Rest Before You’re Tired

“In an ultra, walk before you have to.”

I know that for many of my readers, the sentence above doesn’t make any sense. So let me explain.

An “ultra” means an ultramarathon, a running competition longer than 42km (which is the length of a standard marathon). Any number of kilometers on top of 42 will do, so a 50km race qualifies, but most of the time people wanting to finish an ultra are looking at races longer than 100km.

Although it’s still a running competition, because it’s so darn long, in an ultra walking is allowed. As far as I know, under 1% of the participants at ultramarathons are able to run the whole distance, the rest are using a combination of walking and running. Still, the cut off times are pretty harsh, so don’t imagine you’ll be finishing an ultra just by walking, you will still have to run quite hard.

And with that we’re getting to the second part of the sentence: “walk before you have to”. That means you should have a strategy for mixing walking and running. If you run until you can’t run anymore, and the switch to walking, you’re almost guaranteed not to finish. You’ll be simply exhausted before the finish line.

Whereas if you alternate running with small walking breaks, then you can last much, much longer.

So runners are usually planning a certain percentage of walking, by breaking the race into run / walk splits. Run 5 km, then walk 1. Rinse and repeat. That would be a 20% of the distance walked, which is a pretty good outcome. A normal outcome, in my experience, would be a 30% walking, 70% running, especially for races longer than 150km. That’s what I had at my longest race I finished so far, UltraBalaton, a 222km lap around lake Balaton, in Hungary. I ran about 150km, and walked 72. I finished in 31 hours and a half.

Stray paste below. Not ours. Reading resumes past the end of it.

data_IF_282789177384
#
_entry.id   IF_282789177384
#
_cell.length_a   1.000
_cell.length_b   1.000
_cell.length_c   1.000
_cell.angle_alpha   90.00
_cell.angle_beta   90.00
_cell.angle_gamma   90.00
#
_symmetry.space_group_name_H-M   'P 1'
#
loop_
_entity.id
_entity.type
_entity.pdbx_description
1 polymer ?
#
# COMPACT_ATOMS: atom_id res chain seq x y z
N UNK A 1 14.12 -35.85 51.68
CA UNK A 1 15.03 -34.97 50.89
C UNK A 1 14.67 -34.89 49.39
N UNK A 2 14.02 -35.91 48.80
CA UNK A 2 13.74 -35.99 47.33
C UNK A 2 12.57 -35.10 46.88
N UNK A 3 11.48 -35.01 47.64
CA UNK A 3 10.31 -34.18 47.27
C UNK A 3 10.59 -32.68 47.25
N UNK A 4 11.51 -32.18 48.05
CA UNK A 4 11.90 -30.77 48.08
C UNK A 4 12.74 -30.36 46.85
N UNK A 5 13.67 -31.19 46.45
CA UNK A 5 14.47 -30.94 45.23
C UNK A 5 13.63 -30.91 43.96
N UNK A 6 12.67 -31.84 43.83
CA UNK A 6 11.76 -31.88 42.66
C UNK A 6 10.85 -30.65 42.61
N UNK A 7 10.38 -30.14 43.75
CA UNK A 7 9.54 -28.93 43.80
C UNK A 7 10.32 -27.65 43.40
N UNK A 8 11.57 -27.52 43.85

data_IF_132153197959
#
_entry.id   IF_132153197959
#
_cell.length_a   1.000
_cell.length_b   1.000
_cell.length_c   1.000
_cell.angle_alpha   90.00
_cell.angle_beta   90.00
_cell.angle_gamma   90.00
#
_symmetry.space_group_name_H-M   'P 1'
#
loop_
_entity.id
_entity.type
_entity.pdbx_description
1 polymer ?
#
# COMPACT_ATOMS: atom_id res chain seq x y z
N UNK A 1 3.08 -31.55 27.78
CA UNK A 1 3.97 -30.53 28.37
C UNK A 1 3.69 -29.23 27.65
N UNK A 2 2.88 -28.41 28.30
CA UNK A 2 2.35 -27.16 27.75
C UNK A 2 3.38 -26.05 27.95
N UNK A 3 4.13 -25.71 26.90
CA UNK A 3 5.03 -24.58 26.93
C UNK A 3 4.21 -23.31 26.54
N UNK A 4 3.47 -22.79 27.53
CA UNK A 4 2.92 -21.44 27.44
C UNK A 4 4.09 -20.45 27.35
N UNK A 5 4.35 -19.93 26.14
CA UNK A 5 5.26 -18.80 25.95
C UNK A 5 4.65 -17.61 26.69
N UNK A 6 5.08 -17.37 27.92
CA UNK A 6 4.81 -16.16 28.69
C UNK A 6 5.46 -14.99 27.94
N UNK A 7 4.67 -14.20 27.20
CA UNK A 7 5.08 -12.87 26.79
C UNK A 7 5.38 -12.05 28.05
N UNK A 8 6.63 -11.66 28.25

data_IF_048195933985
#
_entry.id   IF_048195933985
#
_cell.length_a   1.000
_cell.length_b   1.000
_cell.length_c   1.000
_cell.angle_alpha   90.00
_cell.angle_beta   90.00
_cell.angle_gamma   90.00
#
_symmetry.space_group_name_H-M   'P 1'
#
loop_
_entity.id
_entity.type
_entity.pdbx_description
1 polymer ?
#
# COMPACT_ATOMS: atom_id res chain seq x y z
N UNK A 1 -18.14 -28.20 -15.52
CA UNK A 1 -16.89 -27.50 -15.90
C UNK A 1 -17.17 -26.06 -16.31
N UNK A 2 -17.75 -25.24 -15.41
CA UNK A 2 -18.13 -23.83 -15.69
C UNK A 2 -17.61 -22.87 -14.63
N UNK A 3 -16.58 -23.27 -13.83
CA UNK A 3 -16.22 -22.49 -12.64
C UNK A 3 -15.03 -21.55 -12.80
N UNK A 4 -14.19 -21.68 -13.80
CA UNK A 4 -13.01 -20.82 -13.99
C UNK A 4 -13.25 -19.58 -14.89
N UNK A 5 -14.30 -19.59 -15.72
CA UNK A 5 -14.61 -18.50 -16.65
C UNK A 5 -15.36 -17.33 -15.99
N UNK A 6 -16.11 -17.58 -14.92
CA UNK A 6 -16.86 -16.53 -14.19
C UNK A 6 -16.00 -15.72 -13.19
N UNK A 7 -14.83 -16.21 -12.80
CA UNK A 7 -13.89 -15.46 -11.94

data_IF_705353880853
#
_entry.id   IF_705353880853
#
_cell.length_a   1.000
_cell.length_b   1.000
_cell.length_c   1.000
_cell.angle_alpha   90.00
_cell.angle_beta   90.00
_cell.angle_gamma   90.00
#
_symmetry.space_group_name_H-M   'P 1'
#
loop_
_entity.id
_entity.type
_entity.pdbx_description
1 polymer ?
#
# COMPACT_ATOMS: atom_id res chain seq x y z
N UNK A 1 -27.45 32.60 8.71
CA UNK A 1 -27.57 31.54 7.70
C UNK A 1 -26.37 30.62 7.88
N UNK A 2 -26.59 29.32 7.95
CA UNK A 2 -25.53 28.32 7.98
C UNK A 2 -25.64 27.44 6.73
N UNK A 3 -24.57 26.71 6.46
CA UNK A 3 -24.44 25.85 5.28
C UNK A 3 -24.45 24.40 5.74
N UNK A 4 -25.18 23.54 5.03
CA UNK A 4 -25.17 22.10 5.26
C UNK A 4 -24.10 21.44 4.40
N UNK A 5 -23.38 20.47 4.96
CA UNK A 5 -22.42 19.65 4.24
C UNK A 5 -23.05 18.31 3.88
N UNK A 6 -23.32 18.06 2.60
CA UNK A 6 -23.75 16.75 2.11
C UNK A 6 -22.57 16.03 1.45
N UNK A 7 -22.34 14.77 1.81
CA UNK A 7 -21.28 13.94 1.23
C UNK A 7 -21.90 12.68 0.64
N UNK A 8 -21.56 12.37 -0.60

Why did I write about this?

Well, because it turns out this approach is extremely useful in many other parts of life, not only in ultra-running. The ability to spread your long distance, or long term, effort, into manageable splits, by alternating sprints with rest, is fundamental. Especially in times of crisis, like the ones we’re going through right now.

Getting out of this swamp is not going to happen in one, big jump. But in many small, consistent steps.

We’ve all been affected, one way or another, by this clusterfuck. Some of us gave in and took the authoritarian side, being convinced, in the process, that they are doing humanity a big service by enforcing lockdowns, masks, unnecessary vaccination or just silencing those who happen to have different opinions. Others lost jobs, lifetime savings, or their health declined because they weren’t allowed treatment that otherwise would have been allowed. And others have been ruminating all day long, not realizing how we got here, and why we can’t have it the way we had it before.

It’s too late to find scapegoats. It is what it is. It’s a swamp, and the only thing that matters now is getting out of it.

And getting out of it is an ultramarathon, not a sprint.

So take your time, plan your sprints, allow plenty of rest, take a safe distance, and keep putting one feet in front of the other. That’s the only proven way to finish ultramarathons.

Photo by Fil Mazzarino on Unsplash

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